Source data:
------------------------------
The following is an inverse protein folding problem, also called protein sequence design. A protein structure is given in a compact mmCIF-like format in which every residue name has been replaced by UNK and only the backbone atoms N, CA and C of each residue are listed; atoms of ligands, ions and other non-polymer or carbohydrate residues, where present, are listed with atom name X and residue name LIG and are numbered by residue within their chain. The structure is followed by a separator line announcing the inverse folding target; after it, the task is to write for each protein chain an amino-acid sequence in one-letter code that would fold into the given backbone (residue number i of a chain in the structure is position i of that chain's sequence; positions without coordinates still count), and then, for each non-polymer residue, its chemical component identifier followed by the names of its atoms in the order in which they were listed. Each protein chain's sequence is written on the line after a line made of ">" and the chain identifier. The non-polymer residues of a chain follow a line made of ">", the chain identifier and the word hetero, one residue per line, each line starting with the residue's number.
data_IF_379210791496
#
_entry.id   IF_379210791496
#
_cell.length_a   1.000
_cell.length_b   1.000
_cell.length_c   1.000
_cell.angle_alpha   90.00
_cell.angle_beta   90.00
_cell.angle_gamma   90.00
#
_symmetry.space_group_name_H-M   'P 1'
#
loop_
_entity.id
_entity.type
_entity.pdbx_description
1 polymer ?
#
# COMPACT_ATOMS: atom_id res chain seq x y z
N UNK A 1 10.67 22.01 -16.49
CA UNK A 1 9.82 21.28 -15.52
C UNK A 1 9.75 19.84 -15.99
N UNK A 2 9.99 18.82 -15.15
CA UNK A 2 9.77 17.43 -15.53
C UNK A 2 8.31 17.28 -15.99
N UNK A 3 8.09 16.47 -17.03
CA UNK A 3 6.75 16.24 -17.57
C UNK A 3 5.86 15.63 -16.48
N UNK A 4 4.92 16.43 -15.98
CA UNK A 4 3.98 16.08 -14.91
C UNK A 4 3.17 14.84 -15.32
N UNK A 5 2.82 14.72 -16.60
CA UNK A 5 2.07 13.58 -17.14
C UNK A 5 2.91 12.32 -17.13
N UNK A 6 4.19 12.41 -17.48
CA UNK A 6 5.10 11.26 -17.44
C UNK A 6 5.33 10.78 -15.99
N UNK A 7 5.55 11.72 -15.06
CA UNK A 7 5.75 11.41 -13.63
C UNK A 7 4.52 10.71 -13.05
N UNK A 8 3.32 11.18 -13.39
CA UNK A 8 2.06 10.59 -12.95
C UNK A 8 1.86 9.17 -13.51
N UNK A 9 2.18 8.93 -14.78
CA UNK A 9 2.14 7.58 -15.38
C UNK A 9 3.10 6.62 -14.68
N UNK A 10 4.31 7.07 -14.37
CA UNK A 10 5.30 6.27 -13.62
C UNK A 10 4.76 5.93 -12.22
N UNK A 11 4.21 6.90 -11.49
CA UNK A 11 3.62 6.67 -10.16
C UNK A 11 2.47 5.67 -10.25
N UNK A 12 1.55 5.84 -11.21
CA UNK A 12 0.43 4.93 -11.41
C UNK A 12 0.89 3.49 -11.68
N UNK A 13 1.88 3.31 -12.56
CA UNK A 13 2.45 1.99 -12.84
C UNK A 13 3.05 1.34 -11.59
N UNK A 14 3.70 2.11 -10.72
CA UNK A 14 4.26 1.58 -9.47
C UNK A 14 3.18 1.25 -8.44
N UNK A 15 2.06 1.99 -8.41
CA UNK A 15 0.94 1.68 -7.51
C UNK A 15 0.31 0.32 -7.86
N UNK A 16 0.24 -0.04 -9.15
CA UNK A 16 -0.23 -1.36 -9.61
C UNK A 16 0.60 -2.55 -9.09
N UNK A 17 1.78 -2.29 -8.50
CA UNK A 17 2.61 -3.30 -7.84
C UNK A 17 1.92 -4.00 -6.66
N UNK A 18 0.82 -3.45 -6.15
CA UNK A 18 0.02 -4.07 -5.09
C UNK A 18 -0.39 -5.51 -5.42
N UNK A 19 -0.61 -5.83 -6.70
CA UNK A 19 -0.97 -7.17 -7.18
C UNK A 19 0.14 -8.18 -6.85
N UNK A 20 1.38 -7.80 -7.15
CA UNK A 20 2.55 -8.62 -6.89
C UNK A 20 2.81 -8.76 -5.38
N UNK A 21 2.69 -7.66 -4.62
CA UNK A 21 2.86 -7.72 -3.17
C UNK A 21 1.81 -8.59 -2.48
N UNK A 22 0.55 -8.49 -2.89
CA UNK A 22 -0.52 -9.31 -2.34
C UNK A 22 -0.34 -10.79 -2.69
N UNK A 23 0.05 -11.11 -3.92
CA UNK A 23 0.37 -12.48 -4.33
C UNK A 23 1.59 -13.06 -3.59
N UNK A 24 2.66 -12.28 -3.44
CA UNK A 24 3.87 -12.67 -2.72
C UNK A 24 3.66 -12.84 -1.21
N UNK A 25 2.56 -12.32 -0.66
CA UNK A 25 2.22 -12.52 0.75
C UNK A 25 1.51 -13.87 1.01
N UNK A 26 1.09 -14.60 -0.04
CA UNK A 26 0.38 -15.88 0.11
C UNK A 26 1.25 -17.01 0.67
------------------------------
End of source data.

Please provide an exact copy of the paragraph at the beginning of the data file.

The following is an inverse protein folding problem, also called protein sequence design. A protein structure is given in a compact mmCIF-like format in which every residue name has been replaced by UNK and only the backbone atoms N, CA and C of each residue are listed; atoms of ligands, ions and other non-polymer or carbohydrate residues, where present, are listed with atom name X and residue name LIG and are numbered by residue within their chain. The structure is followed by a separator line announcing the inverse folding target; after it, the task is to write for each protein chain an amino-acid sequence in one-letter code that would fold into the given backbone (residue number i of a chain in the structure is position i of that chain's sequence; positions without coordinates still count), and then, for each non-polymer residue, its chemical component identifier followed by the names of its atoms in the order in which they were listed. Each protein chain's sequence is written on the line after a line made of ">" and the chain identifier. The non-polymer residues of a chain follow a line made of ">", the chain identifier and the word hetero, one residue per line, each line starting with the residue's number.